Alleged Classical Parallels to Paul’s “What I Want To Do I Do Not Do, But What I Hate I Do” (Rom 7:15) -- By: Ronald V. Huggins

Journal: Westminster Theological Journal
Volume: WTJ 54:1 (Spring 1992)
Article: Alleged Classical Parallels to Paul’s “What I Want To Do I Do Not Do, But What I Hate I Do” (Rom 7:15)
Author: Ronald V. Huggins


Alleged Classical Parallels to Paul’s “What I Want To Do I Do Not Do, But What I Hate I Do” (Rom 7:15)

Ronald V. Huggins

1. Introduction

Is the “I” of Rom 7:14–25 in Christ or under law? This question, as everyone knows, has been a bone of contention for centuries. From the perspective of this writer the latter is correct. The present study, however, seeks to show that one of the key objections against the former in-Christ view, namely, that there are classical parallels to Paul’s “What I want to do I do not do, but what I hate, that I do” (Rom 7:15), is invalid, since these alleged parallels do not really represent statements conceptually equivalent to Paul’s. In its most basic form the objection is as follows: since passages can be adduced from classical authors (who all would agree are not Christians) that parallel precisely the dilemma of the “I” of Rom 7:14–25, it is not possible to insist, as do those who see in the passage a description of an exclusively Christian experience, that the level of spiritual enlightenment found in that section exceeds that of the unconverted. To begin, a number of these alleged parallels may be quoted, starting with the most familiar:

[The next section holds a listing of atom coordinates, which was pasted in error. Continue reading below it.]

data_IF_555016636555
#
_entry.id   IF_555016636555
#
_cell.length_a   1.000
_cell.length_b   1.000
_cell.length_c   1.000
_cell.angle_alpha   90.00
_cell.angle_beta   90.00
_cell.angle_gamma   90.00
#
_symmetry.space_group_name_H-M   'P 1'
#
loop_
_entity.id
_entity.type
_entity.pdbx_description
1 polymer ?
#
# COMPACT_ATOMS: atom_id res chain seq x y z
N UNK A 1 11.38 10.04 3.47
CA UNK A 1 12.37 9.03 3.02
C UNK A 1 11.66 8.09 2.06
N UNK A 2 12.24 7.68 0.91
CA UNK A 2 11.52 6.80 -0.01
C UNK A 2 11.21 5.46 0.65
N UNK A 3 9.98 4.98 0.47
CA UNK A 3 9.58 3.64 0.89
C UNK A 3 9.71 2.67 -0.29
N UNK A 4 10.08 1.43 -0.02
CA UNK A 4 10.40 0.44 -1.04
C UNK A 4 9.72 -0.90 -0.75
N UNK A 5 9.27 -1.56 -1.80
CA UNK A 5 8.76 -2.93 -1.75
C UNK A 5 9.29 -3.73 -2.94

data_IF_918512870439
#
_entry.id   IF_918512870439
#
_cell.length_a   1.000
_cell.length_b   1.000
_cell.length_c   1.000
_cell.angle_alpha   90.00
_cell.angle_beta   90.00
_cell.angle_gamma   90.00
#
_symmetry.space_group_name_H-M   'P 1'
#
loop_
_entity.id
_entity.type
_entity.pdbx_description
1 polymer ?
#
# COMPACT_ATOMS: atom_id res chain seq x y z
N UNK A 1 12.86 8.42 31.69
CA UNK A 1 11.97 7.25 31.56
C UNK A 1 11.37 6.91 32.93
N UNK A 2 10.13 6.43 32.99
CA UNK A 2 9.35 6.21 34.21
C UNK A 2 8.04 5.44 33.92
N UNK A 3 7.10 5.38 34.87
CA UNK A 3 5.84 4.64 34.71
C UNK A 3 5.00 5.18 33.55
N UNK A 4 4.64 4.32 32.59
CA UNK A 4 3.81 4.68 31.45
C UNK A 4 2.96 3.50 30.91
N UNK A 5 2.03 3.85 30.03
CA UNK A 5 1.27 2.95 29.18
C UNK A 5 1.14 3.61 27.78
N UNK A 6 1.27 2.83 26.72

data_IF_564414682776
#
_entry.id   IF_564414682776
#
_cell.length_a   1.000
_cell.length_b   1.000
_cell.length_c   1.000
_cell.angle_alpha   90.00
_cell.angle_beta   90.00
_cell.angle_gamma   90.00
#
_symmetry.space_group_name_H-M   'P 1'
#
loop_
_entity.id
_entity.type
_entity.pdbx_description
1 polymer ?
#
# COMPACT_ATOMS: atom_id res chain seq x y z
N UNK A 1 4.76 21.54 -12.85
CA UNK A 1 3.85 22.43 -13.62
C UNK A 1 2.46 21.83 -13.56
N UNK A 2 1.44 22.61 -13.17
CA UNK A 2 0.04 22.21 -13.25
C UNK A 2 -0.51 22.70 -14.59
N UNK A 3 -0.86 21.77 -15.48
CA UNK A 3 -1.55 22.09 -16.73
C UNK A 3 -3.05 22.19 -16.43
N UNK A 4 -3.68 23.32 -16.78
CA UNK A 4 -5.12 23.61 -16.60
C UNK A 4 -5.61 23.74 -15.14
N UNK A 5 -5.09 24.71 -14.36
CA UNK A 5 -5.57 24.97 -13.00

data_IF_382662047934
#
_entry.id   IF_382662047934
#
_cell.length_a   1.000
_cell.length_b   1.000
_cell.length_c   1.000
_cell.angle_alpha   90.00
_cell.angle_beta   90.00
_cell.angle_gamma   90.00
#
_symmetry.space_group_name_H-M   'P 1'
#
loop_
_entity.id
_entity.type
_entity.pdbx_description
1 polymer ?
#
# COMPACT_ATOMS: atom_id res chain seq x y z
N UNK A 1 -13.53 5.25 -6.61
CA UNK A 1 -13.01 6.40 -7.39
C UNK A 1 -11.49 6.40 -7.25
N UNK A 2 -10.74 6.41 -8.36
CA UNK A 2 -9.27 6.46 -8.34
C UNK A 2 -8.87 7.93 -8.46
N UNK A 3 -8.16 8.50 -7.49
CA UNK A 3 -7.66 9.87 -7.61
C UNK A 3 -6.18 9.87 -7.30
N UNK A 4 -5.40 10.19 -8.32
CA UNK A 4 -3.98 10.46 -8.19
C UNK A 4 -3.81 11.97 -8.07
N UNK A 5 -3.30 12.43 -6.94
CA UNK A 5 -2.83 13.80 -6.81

Ovid (43 BC - AD 17): “I see the better part and approve it; but I follow the worse” (Metamorphosis 7.21).1

Plato (427–347 BC): “…most people…say that many, while knowing what is best refuse to perform it” (Protagorus 352d).2

Aristotle (384–322 BC): “An uncontrolled man does what he knows to be wrong under the influence of emotion” (Ethica Nicomachea 7.2).3

Euripides (c. 480–406 BC): “That which is good we learn and recognize, yet practice not the lesson, some from sloth, and some preferring pleasure in the stead of duty” (Hippolytus 379–83).4

Plautus (c. 254–184 BC): “I knew what I ought to be, but, unhappy that I am, I could not do it” (Trinummas 657–58).5

At first sight these appear to provide striking parallels to Rom 7:15. But, as we shall see, this is not the case. The classical debate on the relation of reason and the passions is both excruciatingly intricate and protracted. Th...

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